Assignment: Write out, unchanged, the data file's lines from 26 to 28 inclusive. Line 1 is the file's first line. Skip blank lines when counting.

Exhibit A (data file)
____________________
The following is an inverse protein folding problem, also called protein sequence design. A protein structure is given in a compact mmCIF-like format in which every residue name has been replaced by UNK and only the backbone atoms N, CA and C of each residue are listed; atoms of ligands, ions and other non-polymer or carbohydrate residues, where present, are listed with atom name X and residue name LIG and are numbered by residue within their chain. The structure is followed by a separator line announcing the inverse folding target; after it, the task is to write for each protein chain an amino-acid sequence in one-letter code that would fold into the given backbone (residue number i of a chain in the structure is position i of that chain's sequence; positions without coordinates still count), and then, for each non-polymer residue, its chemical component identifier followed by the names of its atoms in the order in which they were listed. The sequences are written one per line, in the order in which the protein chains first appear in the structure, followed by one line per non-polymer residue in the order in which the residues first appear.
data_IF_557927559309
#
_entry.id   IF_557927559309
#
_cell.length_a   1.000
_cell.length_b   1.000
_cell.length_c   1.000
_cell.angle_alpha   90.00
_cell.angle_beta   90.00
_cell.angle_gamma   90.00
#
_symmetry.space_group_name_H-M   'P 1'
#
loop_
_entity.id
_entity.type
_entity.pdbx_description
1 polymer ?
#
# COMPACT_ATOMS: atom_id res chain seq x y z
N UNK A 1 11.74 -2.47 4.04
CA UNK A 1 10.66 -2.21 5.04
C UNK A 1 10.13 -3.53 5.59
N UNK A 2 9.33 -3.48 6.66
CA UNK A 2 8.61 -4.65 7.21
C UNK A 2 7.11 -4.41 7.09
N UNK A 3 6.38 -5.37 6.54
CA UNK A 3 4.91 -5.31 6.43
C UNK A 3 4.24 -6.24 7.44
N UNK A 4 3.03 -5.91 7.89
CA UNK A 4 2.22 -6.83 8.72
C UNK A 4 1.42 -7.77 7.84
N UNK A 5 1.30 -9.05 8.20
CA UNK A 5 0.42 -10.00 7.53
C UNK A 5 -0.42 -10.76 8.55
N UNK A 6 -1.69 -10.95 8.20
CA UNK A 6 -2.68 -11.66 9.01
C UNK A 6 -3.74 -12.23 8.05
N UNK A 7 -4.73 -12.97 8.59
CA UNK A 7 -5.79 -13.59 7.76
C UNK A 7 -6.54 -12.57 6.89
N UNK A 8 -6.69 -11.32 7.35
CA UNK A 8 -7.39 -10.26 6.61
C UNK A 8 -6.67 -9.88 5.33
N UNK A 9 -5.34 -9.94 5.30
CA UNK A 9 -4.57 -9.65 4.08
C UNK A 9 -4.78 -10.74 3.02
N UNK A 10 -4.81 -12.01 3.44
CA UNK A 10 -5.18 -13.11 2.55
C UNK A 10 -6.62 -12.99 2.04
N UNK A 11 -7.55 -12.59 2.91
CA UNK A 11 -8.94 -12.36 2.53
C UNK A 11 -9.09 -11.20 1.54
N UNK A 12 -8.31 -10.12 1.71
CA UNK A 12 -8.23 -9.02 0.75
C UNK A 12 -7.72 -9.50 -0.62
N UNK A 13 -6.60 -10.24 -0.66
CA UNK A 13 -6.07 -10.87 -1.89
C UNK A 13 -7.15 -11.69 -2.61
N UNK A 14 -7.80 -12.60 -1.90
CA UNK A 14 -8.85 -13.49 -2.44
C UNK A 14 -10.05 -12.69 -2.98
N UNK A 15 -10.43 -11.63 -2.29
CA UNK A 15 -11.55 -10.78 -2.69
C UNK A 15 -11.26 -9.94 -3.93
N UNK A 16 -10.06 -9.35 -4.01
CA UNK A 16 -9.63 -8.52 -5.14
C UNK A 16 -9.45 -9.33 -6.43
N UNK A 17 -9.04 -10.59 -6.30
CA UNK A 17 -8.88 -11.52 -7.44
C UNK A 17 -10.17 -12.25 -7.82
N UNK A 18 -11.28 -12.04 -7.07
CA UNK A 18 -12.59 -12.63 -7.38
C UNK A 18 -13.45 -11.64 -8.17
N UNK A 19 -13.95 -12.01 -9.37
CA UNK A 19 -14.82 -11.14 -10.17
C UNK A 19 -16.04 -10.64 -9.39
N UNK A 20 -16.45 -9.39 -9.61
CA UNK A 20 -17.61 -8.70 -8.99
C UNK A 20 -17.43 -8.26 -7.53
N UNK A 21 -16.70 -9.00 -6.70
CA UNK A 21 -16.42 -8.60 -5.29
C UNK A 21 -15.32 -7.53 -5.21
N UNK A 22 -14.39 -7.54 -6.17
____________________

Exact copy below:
CA UNK A 2 8.61 -4.65 7.21
C UNK A 2 7.11 -4.41 7.09
N UNK A 3 6.38 -5.37 6.54